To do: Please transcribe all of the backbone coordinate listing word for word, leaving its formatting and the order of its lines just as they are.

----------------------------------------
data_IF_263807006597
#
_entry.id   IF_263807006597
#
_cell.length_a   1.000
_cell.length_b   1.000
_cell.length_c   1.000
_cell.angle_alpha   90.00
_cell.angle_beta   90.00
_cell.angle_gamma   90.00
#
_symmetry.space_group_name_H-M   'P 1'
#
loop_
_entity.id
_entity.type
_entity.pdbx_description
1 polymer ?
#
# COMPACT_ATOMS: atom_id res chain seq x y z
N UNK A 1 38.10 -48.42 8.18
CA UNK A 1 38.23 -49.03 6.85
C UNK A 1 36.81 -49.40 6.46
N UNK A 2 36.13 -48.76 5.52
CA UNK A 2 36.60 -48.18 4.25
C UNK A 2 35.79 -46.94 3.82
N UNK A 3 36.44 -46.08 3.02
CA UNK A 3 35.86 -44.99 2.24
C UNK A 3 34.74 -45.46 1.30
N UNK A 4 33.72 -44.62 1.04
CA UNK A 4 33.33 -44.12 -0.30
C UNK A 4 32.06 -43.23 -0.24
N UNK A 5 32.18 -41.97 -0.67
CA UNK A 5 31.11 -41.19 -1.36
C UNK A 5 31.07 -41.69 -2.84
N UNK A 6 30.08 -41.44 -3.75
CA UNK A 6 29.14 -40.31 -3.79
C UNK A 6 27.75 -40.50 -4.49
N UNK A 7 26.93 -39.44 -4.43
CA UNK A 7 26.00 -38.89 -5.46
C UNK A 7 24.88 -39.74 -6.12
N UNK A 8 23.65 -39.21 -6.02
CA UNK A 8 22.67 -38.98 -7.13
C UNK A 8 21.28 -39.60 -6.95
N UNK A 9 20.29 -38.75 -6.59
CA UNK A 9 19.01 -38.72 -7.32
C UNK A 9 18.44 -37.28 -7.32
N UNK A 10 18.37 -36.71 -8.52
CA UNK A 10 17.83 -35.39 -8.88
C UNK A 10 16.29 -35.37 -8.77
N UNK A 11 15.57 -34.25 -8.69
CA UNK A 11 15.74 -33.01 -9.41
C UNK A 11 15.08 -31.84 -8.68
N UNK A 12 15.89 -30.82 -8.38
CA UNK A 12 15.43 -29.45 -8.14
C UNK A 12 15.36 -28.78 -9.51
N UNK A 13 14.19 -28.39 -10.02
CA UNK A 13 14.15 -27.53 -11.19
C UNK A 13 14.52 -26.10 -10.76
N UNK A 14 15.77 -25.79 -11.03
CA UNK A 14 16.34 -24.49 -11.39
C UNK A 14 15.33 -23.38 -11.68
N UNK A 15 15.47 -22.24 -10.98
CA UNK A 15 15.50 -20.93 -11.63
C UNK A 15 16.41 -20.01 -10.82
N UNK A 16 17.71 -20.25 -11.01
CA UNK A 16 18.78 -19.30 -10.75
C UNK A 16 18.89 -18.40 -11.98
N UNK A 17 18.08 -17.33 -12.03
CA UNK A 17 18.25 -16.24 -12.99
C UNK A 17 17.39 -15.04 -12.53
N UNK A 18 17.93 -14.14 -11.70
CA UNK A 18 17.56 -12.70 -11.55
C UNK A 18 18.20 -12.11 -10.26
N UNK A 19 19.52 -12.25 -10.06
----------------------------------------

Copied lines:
data_IF_263807006597
#
_entry.id   IF_263807006597
#
_cell.length_a   1.000
_cell.length_b   1.000
_cell.length_c   1.000
_cell.angle_alpha   90.00
_cell.angle_beta   90.00
_cell.angle_gamma   90.00
#
_symmetry.space_group_name_H-M   'P 1'
#
loop_
_entity.id
_entity.type
_entity.pdbx_description
1 polymer ?
#
# COMPACT_ATOMS: atom_id res chain seq x y z
N UNK A 1 38.10 -48.42 8.18
CA UNK A 1 38.23 -49.03 6.85
C UNK A 1 36.81 -49.40 6.46
N UNK A 2 36.13 -48.76 5.52
CA UNK A 2 36.60 -48.18 4.25
C UNK A 2 35.79 -46.94 3.82
N UNK A 3 36.44 -46.08 3.02
CA UNK A 3 35.86 -44.99 2.24
C UNK A 3 34.74 -45.46 1.30
N UNK A 4 33.72 -44.62 1.04
CA UNK A 4 33.33 -44.12 -0.30
C UNK A 4 32.06 -43.23 -0.24
N UNK A 5 32.18 -41.97 -0.67
CA UNK A 5 31.11 -41.19 -1.36
C UNK A 5 31.07 -41.69 -2.84
N UNK A 6 30.08 -41.44 -3.75
CA UNK A 6 29.14 -40.31 -3.79
C UNK A 6 27.75 -40.50 -4.49
N UNK A 7 26.93 -39.44 -4.43
CA UNK A 7 26.00 -38.89 -5.46
C UNK A 7 24.88 -39.74 -6.12
N UNK A 8 23.65 -39.21 -6.02
CA UNK A 8 22.67 -38.98 -7.13
C UNK A 8 21.28 -39.60 -6.95
N UNK A 9 20.29 -38.75 -6.59
CA UNK A 9 19.01 -38.72 -7.32
C UNK A 9 18.44 -37.28 -7.32
N UNK A 10 18.37 -36.71 -8.52
CA UNK A 10 17.83 -35.39 -8.88
C UNK A 10 16.29 -35.37 -8.77
N UNK A 11 15.57 -34.25 -8.69
CA UNK A 11 15.74 -33.01 -9.41
C UNK A 11 15.08 -31.84 -8.68
N UNK A 12 15.89 -30.82 -8.38
CA UNK A 12 15.43 -29.45 -8.14
C UNK A 12 15.36 -28.78 -9.51
N UNK A 13 14.19 -28.39 -10.02
CA UNK A 13 14.15 -27.53 -11.19
C UNK A 13 14.52 -26.10 -10.76
N UNK A 14 15.77 -25.79 -11.03
CA UNK A 14 16.34 -24.49 -11.39
C UNK A 14 15.33 -23.38 -11.68
N UNK A 15 15.47 -22.24 -10.98
CA UNK A 15 15.50 -20.93 -11.63
C UNK A 15 16.41 -20.01 -10.82
N UNK A 16 17.71 -20.25 -11.01
CA UNK A 16 18.78 -19.30 -10.75
C UNK A 16 18.89 -18.40 -11.98
N UNK A 17 18.08 -17.33 -12.03
CA UNK A 17 18.25 -16.24 -12.99
C UNK A 17 17.39 -15.04 -12.53
N UNK A 18 17.93 -14.14 -11.70
CA UNK A 18 17.56 -12.70 -11.55
C UNK A 18 18.20 -12.11 -10.26
N UNK A 19 19.52 -12.25 -10.06